Attorney General Tong Urges Swift Senate Action to Protect Against Toxic "Forever" Chemicals(Hartford, CT) – Attorney General William Tong today joined a coalition of 19 attorneys general from around the nation in urging the U.S. Senate’s Environment and Public Works (EPW) Committee to strengthen public health and environmental protections against “forever chemicals.” These chemicals — a class of highly toxic chemical compounds known as poly- and per-fluoroalkyl substances (PFAS) — are widespread, persistent contaminants in the environment, including in drinking water, in Connecticut and in many other states.
In a letter addressed to EPW leadership, the coalition argues that the serious dangers posed by PFAS, combined with the tens of millions of taxpayer dollars that coalition states are currently spending to protect residents from these dangers, call for swift congressional action.
“PFAS is a serious public health threat, and we need comprehensive testing and reporting to target aid to impacted communities. The federal government must strengthen its protections against these “forever chemicals,” set national drinking water standards for PFAS, and commit funding to states to respond to PFAS contamination. States cannot take on this task alone without strong commitment from our federal partners,” Attorney General Tong said.
Expanded PFAS testing is vital to ensure the safety of our drinking water and to protect public health. This EPA proposal is a powerful first step, and with some additional measures can be made even stronger. Once we have comprehensive testing and reporting, that information must be used to target remediation and aid to communities most impacted by these dangerous forever chemicals,
In their letter today, the coalition is urging the EPW Committee to “pass or build on” the bipartisan PFAS Action Act of 2021, passed by the U.S. House of Representatives in July. Specifically, the letter identifies several legislative priorities of the coalition states, including:
• Promoting the prompt and effective cleanup of PFAS by designating the chemicals as “hazardous substances” under the federal Superfund law,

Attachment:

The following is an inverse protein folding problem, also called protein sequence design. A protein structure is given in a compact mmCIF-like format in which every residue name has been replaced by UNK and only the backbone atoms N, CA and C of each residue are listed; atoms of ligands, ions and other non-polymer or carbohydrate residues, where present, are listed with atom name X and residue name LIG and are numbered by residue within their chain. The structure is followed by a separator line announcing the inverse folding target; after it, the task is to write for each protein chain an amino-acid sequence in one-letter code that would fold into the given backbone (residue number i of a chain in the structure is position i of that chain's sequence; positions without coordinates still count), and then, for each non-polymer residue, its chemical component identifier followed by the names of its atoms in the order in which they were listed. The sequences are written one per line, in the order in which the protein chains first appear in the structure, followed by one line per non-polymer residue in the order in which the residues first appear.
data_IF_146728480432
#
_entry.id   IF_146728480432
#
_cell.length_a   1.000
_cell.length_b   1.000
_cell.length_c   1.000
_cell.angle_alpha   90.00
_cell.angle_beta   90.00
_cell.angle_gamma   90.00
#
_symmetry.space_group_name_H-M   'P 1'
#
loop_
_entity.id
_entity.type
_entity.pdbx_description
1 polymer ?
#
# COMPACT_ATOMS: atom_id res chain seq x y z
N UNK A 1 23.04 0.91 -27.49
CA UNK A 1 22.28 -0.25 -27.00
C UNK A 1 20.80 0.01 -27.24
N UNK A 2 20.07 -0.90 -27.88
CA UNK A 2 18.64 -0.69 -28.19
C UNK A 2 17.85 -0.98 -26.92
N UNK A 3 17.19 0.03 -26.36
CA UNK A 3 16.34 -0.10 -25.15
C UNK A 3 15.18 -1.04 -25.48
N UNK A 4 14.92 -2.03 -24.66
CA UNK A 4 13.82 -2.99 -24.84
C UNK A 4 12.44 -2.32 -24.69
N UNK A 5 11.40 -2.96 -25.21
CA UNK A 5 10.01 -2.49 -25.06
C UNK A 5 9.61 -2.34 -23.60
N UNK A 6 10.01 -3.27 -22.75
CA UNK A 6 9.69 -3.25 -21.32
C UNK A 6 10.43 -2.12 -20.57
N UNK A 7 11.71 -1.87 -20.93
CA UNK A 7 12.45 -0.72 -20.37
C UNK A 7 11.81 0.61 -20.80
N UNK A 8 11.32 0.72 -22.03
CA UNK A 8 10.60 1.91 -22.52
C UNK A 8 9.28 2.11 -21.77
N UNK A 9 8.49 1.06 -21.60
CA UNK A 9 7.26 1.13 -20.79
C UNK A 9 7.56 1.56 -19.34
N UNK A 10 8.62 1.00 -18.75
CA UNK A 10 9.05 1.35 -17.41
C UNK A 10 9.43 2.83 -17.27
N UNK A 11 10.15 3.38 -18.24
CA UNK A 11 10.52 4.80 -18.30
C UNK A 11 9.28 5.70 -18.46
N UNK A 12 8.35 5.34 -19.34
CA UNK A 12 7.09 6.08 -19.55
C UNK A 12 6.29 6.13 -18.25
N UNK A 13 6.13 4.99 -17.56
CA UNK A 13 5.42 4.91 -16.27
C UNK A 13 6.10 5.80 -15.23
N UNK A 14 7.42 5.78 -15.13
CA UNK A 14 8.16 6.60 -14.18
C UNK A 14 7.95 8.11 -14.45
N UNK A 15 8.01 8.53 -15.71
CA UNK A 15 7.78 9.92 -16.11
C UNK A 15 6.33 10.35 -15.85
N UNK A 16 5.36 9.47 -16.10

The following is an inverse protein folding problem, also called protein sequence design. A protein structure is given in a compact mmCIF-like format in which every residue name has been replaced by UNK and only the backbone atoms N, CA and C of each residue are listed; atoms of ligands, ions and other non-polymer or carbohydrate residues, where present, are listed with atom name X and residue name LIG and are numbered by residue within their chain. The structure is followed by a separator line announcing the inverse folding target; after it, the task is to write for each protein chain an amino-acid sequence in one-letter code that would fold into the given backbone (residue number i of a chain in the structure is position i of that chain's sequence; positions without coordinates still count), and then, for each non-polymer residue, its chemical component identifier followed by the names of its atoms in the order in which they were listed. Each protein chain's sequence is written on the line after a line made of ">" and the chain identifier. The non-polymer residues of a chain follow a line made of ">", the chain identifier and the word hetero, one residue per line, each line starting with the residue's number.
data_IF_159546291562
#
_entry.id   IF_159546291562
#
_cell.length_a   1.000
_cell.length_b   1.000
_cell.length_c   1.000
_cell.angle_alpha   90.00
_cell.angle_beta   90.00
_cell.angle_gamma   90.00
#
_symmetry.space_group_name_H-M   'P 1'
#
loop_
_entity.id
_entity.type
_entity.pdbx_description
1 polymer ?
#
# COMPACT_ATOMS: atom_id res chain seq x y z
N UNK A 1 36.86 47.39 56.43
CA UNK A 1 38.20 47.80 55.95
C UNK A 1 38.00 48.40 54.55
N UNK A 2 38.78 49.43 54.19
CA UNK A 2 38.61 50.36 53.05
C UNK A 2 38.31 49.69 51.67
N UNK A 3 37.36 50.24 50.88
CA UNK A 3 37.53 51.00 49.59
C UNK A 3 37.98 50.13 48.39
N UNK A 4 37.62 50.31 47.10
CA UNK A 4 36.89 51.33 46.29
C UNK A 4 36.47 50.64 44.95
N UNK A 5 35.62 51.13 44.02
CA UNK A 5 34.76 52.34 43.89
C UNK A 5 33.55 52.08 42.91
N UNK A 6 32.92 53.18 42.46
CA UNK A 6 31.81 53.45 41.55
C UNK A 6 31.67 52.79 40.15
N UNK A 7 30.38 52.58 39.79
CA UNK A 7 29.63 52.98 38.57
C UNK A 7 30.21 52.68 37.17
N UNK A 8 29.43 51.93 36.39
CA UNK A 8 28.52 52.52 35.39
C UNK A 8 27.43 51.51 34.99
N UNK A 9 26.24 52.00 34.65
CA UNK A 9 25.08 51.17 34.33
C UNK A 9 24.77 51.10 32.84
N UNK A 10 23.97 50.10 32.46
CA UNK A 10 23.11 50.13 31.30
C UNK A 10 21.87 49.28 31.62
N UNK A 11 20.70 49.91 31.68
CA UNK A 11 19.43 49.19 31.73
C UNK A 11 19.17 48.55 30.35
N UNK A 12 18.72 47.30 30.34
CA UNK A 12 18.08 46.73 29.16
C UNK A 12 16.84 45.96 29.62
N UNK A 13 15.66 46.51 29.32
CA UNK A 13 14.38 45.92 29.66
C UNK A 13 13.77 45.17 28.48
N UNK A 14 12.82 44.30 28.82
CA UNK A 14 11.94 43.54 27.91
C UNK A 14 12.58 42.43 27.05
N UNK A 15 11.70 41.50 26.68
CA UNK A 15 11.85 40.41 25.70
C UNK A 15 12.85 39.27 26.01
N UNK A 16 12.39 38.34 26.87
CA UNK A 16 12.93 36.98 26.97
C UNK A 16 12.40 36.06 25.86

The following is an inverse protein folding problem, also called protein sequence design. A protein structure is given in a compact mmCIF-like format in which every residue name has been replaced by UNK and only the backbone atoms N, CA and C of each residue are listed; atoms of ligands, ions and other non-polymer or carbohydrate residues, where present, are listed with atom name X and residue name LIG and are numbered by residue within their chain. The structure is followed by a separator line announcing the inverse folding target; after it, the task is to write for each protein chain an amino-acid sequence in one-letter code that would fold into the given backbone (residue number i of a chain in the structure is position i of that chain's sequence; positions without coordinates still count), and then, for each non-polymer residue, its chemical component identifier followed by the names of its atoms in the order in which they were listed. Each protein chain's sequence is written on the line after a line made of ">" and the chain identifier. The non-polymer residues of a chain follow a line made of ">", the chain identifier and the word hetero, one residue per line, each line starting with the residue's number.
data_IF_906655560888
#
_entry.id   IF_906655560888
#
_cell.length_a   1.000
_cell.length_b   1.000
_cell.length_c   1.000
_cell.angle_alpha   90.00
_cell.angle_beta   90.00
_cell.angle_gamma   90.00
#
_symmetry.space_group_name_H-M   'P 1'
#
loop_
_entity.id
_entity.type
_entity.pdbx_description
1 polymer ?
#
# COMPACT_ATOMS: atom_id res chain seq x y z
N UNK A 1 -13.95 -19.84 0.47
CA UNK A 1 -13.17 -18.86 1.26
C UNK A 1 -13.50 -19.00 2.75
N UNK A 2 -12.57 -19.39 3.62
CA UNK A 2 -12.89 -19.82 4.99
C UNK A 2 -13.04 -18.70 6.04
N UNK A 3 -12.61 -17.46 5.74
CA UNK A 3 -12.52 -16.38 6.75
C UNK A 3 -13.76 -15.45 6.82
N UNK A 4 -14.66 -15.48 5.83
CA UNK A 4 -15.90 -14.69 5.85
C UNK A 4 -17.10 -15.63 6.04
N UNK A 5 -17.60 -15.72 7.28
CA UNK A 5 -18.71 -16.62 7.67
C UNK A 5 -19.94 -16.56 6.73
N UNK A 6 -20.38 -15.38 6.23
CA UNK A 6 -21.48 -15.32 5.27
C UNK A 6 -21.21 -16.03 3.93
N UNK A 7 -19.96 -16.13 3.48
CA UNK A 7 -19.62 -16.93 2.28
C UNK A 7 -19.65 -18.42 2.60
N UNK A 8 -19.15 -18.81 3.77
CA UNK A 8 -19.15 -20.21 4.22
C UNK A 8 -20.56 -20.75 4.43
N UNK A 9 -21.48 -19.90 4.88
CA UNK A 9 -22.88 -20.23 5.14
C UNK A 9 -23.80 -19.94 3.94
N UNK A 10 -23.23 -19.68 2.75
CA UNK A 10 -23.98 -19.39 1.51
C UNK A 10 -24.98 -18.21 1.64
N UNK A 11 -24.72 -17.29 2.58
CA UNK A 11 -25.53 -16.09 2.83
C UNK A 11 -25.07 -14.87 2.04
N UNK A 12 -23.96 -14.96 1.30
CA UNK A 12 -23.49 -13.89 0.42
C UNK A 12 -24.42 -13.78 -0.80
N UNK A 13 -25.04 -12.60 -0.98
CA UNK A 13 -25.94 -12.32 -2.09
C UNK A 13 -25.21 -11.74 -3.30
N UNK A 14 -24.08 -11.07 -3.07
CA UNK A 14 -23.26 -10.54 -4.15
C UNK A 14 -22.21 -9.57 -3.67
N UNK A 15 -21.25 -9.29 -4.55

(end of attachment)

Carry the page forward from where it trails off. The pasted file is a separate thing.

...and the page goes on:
• Protecting public health by designating PFAS as “hazardous air pollutants” under the federal Clean Air Act and prohibiting the unsafe incineration of the chemicals,
• Protecting public health by establishing national drinking water standards for PFAS and controlling PFAS discharges,
• Providing funding for drinking water suppliers to cleanup PFAS in their drinking water,
• Providing funding to states to protect against and respond to PFAS contamination,
• Making medical screening available to all U.S. Department of Defense personnel and members of the public who may have been exposed to elevated levels of PFAS, and
• Prohibiting the use and limiting the storage of PFAS-containing firefighting foam at federal facilities.
PFAS are man-made chemicals that have been used to produce countless consumer products since the 1940s, including textiles with Scotchgard; Teflon products, including non-stick cookware; food packaging; and waterproof clothing. Firefighting foam containing PFAS has also been used for decades by the U.S. military, airports, industrial facilities, and local fire departments. PFAS are estimated to be detectable in the blood stream of 99 percent of the U.S. population.
PFAS generally appear to be highly toxic to humans and animals, and they are extremely resistant to degradation in the environment — that is why PFAS are known as “forever chemicals.” Although scientific knowledge regarding PFAS is still developing, some PFAS are linked to serious adverse health effects in humans and animals. Exposure to the two most studied types of PFAS are associated with kidney and testicular cancer, thyroid disease, liver damage, immune system effects, and other conditions.
Joining Attorney General Tong in sending today’s letter to the Senate EPW Committee are the attorneys general of New York, California, Delaware, Illinois, Iowa, Maine, Maryland, Massachusetts, Michigan, Minnesota, North Carolina, Oregon, Pennsylvania, Rhode Island, Virginia, Washington, Wisconsin, and the District of Columbia.
Assistant Attorney General Jill Lacedonia, and Matthew Levine, Deputy Associate Attorney General/Chief of the Environment Section are assisting the Attorney General in this matter.